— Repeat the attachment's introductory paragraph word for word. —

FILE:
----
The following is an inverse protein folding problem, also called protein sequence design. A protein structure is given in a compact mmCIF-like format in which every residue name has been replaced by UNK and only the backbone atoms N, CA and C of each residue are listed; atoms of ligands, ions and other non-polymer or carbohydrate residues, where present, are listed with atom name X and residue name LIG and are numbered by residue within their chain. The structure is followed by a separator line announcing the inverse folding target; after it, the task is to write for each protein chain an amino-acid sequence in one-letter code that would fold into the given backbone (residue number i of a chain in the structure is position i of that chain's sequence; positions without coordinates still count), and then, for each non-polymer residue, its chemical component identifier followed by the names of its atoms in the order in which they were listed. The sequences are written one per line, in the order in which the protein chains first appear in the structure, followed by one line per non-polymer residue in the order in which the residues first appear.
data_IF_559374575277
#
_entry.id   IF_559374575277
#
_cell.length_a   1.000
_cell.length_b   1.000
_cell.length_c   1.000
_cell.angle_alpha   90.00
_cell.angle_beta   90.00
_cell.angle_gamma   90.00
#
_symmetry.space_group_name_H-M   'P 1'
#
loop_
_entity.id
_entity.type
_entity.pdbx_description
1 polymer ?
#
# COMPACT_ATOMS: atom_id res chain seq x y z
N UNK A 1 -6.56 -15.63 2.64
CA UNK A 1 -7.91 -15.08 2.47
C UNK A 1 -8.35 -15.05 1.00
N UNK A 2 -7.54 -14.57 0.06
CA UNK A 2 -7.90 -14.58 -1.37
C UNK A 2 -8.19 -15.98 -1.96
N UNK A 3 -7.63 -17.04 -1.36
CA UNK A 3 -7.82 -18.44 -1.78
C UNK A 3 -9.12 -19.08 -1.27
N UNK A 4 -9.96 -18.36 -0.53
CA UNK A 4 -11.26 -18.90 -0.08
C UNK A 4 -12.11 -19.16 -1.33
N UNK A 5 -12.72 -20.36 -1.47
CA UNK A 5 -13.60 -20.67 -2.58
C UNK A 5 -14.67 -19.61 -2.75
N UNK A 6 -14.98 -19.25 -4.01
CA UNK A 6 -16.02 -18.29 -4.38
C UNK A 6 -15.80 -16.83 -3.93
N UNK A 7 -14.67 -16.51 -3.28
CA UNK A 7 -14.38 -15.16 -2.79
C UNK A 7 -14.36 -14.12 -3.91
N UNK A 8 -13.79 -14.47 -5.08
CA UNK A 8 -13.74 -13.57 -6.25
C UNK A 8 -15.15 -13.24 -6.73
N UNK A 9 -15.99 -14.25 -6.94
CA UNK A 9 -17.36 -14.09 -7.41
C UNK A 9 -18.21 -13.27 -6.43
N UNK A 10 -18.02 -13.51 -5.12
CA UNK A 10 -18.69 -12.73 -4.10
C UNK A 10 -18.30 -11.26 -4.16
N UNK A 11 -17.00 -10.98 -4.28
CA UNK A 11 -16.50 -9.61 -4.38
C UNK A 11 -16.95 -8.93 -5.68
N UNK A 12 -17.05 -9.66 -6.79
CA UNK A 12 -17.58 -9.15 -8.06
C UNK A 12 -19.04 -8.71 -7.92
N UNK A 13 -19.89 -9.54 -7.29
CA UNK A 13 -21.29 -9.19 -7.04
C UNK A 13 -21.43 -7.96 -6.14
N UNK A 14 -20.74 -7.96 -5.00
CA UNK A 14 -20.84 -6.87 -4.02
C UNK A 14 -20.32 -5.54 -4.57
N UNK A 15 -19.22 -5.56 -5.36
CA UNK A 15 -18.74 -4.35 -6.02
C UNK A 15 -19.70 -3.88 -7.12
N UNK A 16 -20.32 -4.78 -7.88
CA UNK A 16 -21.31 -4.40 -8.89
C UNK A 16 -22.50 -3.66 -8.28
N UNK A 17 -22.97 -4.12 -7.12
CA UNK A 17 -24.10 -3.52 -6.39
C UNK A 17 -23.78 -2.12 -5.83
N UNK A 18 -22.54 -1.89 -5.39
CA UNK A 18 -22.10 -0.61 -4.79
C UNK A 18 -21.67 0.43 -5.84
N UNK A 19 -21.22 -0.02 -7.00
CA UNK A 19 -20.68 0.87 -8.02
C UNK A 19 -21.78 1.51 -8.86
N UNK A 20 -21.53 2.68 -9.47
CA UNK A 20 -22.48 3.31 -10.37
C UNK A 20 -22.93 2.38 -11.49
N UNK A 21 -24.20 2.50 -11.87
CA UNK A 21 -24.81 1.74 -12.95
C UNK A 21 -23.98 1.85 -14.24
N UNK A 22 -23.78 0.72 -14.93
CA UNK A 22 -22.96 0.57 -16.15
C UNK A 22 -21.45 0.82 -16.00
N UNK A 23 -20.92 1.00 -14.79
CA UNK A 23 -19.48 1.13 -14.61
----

The following is an inverse protein folding problem, also called protein sequence design. A protein structure is given in a compact mmCIF-like format in which every residue name has been replaced by UNK and only the backbone atoms N, CA and C of each residue are listed; atoms of ligands, ions and other non-polymer or carbohydrate residues, where present, are listed with atom name X and residue name LIG and are numbered by residue within their chain. The structure is followed by a separator line announcing the inverse folding target; after it, the task is to write for each protein chain an amino-acid sequence in one-letter code that would fold into the given backbone (residue number i of a chain in the structure is position i of that chain's sequence; positions without coordinates still count), and then, for each non-polymer residue, its chemical component identifier followed by the names of its atoms in the order in which they were listed. The sequences are written one per line, in the order in which the protein chains first appear in the structure, followed by one line per non-polymer residue in the order in which the residues first appear.